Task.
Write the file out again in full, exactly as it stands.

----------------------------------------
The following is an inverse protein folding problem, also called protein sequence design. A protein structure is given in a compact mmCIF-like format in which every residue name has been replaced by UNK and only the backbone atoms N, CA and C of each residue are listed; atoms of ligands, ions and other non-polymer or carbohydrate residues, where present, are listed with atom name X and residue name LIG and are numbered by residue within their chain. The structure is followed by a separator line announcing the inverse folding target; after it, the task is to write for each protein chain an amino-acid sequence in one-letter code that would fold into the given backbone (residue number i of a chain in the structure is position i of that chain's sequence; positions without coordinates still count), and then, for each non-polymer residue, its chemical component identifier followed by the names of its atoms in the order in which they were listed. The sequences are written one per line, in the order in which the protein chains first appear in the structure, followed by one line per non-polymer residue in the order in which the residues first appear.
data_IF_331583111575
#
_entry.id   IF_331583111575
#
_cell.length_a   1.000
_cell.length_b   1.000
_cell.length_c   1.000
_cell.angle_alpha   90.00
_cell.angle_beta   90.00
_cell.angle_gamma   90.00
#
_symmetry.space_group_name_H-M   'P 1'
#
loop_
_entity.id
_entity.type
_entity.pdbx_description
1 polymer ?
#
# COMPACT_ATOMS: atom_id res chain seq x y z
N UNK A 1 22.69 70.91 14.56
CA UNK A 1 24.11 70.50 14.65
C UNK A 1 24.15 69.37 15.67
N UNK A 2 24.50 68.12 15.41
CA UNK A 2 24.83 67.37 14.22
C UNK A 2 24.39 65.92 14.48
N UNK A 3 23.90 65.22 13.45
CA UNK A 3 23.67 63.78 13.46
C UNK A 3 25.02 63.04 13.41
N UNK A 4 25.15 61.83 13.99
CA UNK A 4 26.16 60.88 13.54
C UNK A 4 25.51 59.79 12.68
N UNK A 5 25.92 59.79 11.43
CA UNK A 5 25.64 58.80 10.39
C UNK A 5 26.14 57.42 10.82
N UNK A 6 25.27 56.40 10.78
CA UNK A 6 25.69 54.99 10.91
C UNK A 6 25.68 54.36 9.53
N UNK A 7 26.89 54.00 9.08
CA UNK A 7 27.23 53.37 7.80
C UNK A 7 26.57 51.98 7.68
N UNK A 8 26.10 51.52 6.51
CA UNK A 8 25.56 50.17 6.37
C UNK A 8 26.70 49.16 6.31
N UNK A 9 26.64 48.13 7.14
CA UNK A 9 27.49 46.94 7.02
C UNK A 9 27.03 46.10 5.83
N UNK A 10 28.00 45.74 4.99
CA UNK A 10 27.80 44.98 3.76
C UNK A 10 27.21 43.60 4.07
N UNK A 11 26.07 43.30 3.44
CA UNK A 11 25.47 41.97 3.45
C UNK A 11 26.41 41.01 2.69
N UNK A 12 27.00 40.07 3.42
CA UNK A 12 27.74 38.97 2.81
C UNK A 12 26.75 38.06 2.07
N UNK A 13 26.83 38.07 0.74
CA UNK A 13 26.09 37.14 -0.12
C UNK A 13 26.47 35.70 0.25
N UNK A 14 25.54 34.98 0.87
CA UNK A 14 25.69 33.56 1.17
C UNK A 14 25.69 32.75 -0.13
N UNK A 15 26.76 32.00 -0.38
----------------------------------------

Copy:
The following is an inverse protein folding problem, also called protein sequence design. A protein structure is given in a compact mmCIF-like format in which every residue name has been replaced by UNK and only the backbone atoms N, CA and C of each residue are listed; atoms of ligands, ions and other non-polymer or carbohydrate residues, where present, are listed with atom name X and residue name LIG and are numbered by residue within their chain. The structure is followed by a separator line announcing the inverse folding target; after it, the task is to write for each protein chain an amino-acid sequence in one-letter code that would fold into the given backbone (residue number i of a chain in the structure is position i of that chain's sequence; positions without coordinates still count), and then, for each non-polymer residue, its chemical component identifier followed by the names of its atoms in the order in which they were listed. The sequences are written one per line, in the order in which the protein chains first appear in the structure, followed by one line per non-polymer residue in the order in which the residues first appear.
data_IF_331583111575
#
_entry.id   IF_331583111575
#
_cell.length_a   1.000
_cell.length_b   1.000
_cell.length_c   1.000
_cell.angle_alpha   90.00
_cell.angle_beta   90.00
_cell.angle_gamma   90.00
#
_symmetry.space_group_name_H-M   'P 1'
#
loop_
_entity.id
_entity.type
_entity.pdbx_description
1 polymer ?
#
# COMPACT_ATOMS: atom_id res chain seq x y z
N UNK A 1 22.69 70.91 14.56
CA UNK A 1 24.11 70.50 14.65
C UNK A 1 24.15 69.37 15.67
N UNK A 2 24.50 68.12 15.41
CA UNK A 2 24.83 67.37 14.22
C UNK A 2 24.39 65.92 14.48
N UNK A 3 23.90 65.22 13.45
CA UNK A 3 23.67 63.78 13.46
C UNK A 3 25.02 63.04 13.41
N UNK A 4 25.15 61.83 13.99
CA UNK A 4 26.16 60.88 13.54
C UNK A 4 25.51 59.79 12.68
N UNK A 5 25.92 59.79 11.43
CA UNK A 5 25.64 58.80 10.39
C UNK A 5 26.14 57.42 10.82
N UNK A 6 25.27 56.40 10.78
CA UNK A 6 25.69 54.99 10.91
C UNK A 6 25.68 54.36 9.53
N UNK A 7 26.89 54.00 9.08
CA UNK A 7 27.23 53.37 7.80
C UNK A 7 26.57 51.98 7.68
N UNK A 8 26.10 51.52 6.51
CA UNK A 8 25.56 50.17 6.37
C UNK A 8 26.70 49.16 6.31
N UNK A 9 26.64 48.13 7.14
CA UNK A 9 27.49 46.94 7.02
C UNK A 9 27.03 46.10 5.83
N UNK A 10 28.00 45.74 4.99
CA UNK A 10 27.80 44.98 3.76
C UNK A 10 27.21 43.60 4.07
N UNK A 11 26.07 43.30 3.44
CA UNK A 11 25.47 41.97 3.45
C UNK A 11 26.41 41.01 2.69
N UNK A 12 27.00 40.07 3.42
CA UNK A 12 27.74 38.97 2.81
C UNK A 12 26.75 38.06 2.07
N UNK A 13 26.83 38.07 0.74
CA UNK A 13 26.09 37.14 -0.12
C UNK A 13 26.47 35.70 0.25
N UNK A 14 25.54 34.98 0.87
CA UNK A 14 25.69 33.56 1.17
C UNK A 14 25.69 32.75 -0.13
N UNK A 15 26.76 32.00 -0.38